What were you discussing that em-zay” (rich man), “wah-zay” (many rich people) came up?

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    The crater access road was was the road from the Ngorongoro Gate up to Sopa Lodge that was bad in the rain.But on the way down, there were several work crews fixing the road, so maybe it will be better in the future.

    Em-zays and wah-zays had to do with the richer Maasi villages, people in Tanzania who owned their own cars, people who stayed at Klein's Camp or Crater Lodge, etc.

    About the Expedition using Sopa Lodge, I wondered about that too. They were transported from the Lake Manyara Airport and into the crater by Micato Cruisers...had Micato probably Micato made the arrangements for the group. Maybe Crater Lodge was fully the brochure for the trip, however, it reads that lodging will be either at Sopa or Migration Camp.


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    I believe Micato uses Sopa properties frequently.

    After posting, I thought the em-zays and wah-zays had to be the Nat Geo travelers. But I see I was wrong.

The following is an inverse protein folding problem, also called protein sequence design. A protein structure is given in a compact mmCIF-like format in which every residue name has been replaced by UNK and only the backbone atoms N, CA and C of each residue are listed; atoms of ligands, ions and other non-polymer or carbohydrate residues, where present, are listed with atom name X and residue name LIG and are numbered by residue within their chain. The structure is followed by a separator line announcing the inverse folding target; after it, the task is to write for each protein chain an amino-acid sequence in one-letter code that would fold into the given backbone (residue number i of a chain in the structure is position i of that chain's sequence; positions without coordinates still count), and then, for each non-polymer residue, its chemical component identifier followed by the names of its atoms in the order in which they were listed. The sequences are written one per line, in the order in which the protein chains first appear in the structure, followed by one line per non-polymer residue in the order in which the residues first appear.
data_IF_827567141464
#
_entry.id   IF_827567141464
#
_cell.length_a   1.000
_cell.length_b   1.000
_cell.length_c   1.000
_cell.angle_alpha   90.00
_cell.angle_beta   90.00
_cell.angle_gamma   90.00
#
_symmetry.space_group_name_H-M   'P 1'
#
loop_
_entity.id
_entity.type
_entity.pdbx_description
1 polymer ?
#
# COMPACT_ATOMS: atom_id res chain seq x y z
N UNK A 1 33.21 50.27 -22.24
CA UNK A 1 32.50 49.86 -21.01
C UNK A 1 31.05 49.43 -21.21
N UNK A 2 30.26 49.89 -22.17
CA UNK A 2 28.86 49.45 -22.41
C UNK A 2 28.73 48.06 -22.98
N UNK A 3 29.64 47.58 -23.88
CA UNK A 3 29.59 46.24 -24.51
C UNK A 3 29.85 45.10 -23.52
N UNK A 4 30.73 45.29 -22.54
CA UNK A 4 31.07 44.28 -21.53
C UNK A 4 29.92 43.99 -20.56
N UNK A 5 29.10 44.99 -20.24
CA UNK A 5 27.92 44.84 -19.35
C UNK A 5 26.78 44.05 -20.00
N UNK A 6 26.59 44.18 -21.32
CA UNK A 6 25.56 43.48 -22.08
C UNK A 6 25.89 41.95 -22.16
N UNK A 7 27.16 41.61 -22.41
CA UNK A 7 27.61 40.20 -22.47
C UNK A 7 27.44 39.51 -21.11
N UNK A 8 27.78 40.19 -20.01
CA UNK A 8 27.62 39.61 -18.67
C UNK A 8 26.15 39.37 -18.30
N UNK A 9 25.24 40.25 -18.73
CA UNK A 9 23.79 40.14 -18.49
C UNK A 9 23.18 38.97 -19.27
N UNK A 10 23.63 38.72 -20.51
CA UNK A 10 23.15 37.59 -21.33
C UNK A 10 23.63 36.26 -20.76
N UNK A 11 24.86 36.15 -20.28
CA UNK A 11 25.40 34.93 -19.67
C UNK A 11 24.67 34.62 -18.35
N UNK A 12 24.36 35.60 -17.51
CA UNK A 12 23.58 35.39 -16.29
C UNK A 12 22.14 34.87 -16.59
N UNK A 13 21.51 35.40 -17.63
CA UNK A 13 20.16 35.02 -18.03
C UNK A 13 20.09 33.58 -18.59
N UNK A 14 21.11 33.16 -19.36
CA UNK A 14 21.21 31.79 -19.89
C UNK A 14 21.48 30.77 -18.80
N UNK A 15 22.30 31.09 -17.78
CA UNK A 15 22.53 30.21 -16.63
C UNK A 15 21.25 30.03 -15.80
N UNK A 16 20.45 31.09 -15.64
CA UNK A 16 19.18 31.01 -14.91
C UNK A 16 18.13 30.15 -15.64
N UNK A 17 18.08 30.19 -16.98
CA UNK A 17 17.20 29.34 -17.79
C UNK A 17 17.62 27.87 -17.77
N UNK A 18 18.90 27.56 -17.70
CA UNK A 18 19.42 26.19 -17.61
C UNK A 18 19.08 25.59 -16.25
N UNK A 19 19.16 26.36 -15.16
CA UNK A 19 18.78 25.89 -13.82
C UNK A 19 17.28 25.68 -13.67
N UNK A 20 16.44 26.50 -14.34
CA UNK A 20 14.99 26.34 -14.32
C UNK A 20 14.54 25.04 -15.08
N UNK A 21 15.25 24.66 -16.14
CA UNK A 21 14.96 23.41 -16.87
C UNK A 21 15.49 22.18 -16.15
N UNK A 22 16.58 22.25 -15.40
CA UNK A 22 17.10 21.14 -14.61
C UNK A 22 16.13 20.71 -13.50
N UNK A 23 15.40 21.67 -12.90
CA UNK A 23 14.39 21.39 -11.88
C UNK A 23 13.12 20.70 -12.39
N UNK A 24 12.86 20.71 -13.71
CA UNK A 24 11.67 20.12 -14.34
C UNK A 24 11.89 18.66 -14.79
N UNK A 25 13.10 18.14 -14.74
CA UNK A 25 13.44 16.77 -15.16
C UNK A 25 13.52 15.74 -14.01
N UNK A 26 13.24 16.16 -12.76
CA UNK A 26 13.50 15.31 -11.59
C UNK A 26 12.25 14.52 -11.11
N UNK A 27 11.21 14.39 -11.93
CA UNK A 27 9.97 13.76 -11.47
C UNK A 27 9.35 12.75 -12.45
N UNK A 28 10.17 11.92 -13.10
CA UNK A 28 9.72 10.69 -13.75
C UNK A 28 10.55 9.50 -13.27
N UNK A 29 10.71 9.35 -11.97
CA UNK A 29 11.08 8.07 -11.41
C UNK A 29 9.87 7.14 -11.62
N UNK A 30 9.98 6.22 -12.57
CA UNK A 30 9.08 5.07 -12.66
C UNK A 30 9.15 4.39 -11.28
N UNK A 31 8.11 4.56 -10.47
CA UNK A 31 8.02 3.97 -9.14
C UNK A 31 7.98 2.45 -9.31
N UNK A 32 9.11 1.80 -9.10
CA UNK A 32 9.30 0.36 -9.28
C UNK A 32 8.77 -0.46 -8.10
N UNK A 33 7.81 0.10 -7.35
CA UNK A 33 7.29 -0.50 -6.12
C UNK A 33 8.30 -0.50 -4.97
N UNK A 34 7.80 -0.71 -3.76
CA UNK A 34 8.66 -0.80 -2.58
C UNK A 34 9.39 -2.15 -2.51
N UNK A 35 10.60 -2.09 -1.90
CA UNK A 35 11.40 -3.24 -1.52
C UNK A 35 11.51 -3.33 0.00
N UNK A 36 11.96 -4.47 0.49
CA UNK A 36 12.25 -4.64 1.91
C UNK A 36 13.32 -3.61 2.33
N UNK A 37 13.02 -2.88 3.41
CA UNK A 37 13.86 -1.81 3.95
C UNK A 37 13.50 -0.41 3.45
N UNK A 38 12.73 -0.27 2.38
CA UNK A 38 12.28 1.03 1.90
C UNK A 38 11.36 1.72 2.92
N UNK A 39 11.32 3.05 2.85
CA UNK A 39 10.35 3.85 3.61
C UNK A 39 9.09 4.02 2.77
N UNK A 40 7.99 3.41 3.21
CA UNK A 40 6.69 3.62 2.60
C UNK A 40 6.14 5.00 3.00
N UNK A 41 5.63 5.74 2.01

I'll look at the photos later.

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    Loved the "E" ticket ride at Disneyworld - I'm still laughing over that !!! Now how many of you actually remember that?

    In the National Geographic book for the Oct 2009 private jet trip, it gives you the choice of going to the Serengeti for two days at the Sopa, or Migration Camp - or Ngorongoro Crater for 2 days at the Sopa.

    The accomodations in general on the trip seem to be a mixed bag - the Mayflower in Washington DC, Swissotel in Lima, Sonesta in Luxor, the Sofitel in Marrakech, the Oberoi in Agra & the Monasterio in Machu Picchu. Some of them are not what I would expect for a private jet trip! (at the moment it accomodates 88, but from Dec 2009 it will accomodate only 68)

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    Sorry I've been remiss....the rest of my report is coming up tomorrow. New computer and my photo files aren't transferred yet. But, just wanted to add that the access road into the crater from Sopa lodge and the exit road from the crater were one and the same when we were there the end of October. Perhaps this was changed the next week while they were working on the rim was a muddy mess when we were there and the Snyder's November report mentions the change.

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    4th installment safari report (photo link at the end)

    Ngorongoro Crater – 10/27/2009 (Sopa Lodge)

    We’re up at 6:30 AM, and after a fine buffet breakfast including a made to order omelet station, we got an early start into the crater. The weather was pleasant, not cold, but brisk until noon, with sunshine breaking through a cloud cover. The road into the crater was fine. It had a graduated, not steep drop, and was only a 5 minute ride from Sopa Lodge. And, no dust!